• Dance Theatre
  • Book: by Arthur Laurents
  • Directed by Joey McKneely and Neil Armfield
  • Lyrics: Stephen Sondheim
  • Music: Leonard Bernstein
  • Cast includes: Liam Tobin, Anthony Festa, Elena Sancho-Pereg, Jessica Soza
  • Sadler’s Wells Theatre
  • Until 22nd September 2013
  • Running Time: Two Hours thirty minutes with one fifteen minute interval
  • Review by Stephen Halpern
  • 10 September 2013
West Side Story
4.0Reviewer's rating

How do you solve a problem like Maria? No this isn’t the wrong musical it’s the key to getting West Side Story.  This offering at Sadler’s Wells is a German produced international tribute that remains faithful to the original. Technically it is very good with an American cast and with direction and choreography by Joey McKneely who has impeccable Broadway credentials. The dancing steals the show but the alternate leads of Anthony Festa and Jessica Soza as the ill fated lovers, Tony and Maria, have rich, strong voices although they don’t quite catch the lyrical nuances of Bernstein’s music. Like most musicals West Side Story demands high quality singing, acting and dancing. The cast generally tick those boxes and the stand out performance is the exceptional fireball Penelope Armstead-Williams as Anita.

Based on Shakespeare’s Romeo and Juliet, West Side Story is reset in the tenements of 1950’s New York with two teenage gangs, the Sharks and the Jets, replacing the bard’s warring families. When it opened on Broadway in 1957 it created an important connection between the aftermath of World War Two and the dawning of 1960’s social upheaval. In the First Act a cop tells a gang member about how he behaved when he was his age. ‘You were never my age’ was the gang member’s retort.  The starting pistol for the teenage revolution and youth culture had just been fired. Some of the songs such as ‘Something’s coming’ had significance beyond what was implied in the plot.

One problem in staging West Side Story is familiarity fatigue with songs that have been heard hundreds of times but hearing the music reset in the context of the musical reinvigorates and reenergises the score. The wonderful opening jazzy bars from Bernstein presage menace and disaster and take the audience on a whirlwind tour of emotion and drama that relents only with the tragic finale.  The music is still thrilling and remains Bernstein’s greatest legacy.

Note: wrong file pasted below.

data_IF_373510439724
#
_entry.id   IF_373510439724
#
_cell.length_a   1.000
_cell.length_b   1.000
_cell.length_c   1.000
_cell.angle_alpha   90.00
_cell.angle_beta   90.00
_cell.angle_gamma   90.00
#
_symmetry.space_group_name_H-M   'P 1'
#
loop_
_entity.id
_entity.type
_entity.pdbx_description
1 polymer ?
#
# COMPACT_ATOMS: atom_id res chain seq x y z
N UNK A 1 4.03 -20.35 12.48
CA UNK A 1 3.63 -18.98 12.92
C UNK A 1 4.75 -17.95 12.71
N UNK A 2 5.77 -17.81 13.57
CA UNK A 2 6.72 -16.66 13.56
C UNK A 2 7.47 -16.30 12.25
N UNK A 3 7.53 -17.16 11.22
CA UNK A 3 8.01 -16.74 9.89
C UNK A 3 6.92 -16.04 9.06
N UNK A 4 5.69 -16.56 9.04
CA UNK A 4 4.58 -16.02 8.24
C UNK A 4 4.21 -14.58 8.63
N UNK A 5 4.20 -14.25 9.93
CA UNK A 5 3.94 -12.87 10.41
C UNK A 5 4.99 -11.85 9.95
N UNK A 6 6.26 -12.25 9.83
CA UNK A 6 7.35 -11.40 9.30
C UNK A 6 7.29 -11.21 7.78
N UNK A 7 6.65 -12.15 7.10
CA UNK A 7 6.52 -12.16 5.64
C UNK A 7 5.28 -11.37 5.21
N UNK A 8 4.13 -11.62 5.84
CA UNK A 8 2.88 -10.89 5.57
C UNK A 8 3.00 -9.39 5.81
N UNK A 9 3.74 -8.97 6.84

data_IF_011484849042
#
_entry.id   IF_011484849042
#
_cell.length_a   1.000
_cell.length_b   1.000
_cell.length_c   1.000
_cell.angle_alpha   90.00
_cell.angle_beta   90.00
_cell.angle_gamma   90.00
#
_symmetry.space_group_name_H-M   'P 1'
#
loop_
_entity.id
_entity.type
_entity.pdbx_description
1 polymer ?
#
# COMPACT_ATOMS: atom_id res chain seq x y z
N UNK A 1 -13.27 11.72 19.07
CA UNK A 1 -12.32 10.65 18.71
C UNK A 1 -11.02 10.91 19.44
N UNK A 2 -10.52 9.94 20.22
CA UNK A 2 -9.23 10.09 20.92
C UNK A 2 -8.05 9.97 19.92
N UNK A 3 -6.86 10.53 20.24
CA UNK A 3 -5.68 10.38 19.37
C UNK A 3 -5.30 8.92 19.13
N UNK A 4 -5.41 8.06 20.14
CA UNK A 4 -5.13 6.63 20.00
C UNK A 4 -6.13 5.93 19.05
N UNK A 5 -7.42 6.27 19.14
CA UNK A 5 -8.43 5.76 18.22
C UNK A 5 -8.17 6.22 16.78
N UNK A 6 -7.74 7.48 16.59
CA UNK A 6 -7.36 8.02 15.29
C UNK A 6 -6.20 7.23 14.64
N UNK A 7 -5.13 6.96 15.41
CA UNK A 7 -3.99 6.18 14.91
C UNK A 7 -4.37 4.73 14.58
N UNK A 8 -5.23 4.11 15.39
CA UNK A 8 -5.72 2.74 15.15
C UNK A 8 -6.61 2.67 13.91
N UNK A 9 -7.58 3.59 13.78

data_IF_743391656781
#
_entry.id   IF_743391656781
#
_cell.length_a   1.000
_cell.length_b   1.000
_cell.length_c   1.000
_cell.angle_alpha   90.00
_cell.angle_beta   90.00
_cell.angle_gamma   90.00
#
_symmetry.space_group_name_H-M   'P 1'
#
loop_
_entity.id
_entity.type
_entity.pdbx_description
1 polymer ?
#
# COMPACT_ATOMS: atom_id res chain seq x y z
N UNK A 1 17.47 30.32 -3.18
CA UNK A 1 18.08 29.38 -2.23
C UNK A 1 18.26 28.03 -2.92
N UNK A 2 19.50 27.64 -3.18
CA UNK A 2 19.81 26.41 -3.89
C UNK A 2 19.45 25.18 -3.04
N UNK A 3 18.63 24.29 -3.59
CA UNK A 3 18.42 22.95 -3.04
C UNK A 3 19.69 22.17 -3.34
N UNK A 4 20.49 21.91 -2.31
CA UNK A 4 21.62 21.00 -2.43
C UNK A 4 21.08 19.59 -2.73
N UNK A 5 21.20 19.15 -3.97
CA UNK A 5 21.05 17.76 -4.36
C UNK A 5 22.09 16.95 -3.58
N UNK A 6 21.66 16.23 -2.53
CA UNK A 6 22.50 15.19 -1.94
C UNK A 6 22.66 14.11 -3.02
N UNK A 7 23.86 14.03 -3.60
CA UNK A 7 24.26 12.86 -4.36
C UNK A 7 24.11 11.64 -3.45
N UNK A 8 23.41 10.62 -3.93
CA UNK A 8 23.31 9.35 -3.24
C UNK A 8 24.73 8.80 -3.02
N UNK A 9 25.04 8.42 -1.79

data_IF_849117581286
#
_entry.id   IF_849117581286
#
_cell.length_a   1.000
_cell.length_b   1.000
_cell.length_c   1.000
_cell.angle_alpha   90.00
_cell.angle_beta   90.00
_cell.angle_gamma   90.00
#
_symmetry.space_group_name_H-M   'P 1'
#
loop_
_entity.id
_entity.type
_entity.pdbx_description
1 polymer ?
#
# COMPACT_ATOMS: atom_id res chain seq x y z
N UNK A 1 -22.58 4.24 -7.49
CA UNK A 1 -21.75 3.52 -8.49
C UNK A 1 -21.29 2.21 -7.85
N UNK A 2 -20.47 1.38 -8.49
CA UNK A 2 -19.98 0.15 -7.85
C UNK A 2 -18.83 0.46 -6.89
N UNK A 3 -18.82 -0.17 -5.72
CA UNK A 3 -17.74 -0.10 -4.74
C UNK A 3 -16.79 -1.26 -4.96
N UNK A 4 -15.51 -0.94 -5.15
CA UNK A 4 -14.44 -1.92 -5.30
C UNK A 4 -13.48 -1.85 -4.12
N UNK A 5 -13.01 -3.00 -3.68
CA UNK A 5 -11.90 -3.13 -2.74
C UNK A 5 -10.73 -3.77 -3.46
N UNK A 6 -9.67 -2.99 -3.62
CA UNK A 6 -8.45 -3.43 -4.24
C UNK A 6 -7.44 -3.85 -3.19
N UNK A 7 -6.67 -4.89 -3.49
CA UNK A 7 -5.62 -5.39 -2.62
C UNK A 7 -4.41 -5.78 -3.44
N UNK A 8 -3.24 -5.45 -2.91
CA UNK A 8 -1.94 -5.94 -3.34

Before West Side Story musicals eschewed realism.  A plot might be about war, slavery or crime but distress was quickly overlooked by a good tune. In West Side Story the realism of the book by Arthur Laurents, the words by Stephen Sondheim and the ground breaking choreography from Jerome Robbins set the standard for future musicals.

Yet for all its unrivalled quality there remain fundamental flaws. West Side Story might be based on Shakespeare but it isn’t Shakespeare. For instance Shakespeare would intersperse tragedy and comedy as dramatic device but here it doesn’t work. The insertion of the famous comedic ‘Office Krupke’ in the Second Act before the final tragic scene jars and belongs to the exchanges earlier in the First Act. It is notable that in the subsequent movie the Krupke song and the famous ‘Play it cool boys’ (Cool) swapped places.

This brings us back to the problem called Maria. In any other musical not blessed such gobsmacking brilliance, the poor girl would be laughed off the stage. In the space of 24 hours, she jettisons her culture, falls in love with a stranger (Tony), loses her virginity; discovers that her brother (gang leader Bernardo) has been murdered by the aforesaid stranger and then agrees to elope with him anyway.

The structure also feels lop-sided. The First Act is almost perfect as a standalone piece. The Second Act is a much briefer rollercoaster ride to calamity. F Scott Fitzgerald said ‘There are no second acts in American lives’ and perhaps that should also apply to this musical.

There is of course the controversial ending. On hearing that Tony has been murdered Maria grabs a gun and instead of killing herself (a la Shakespeare’s Juliet) she sort of waves it around and somehow initiates conciliation between the warring gangs who exit the stage together carrying Tony’s body. One could argue that having been based on Romeo and Juliet it is surely obligatory to retain the same ending unless there is a compelling reason to change it. That compelling reason is hope. Maria is a recent immigrant so she sees through the wretched nihilism of the gang culture and calls for a stop to it.

Some 50 years on the supposed hatred between the two gangs looks less authentic than their shared loathing of the outmoded authority figures that sought to curtail them. So maybe they got the ending right after all.  This polished production is definitely worth catching.

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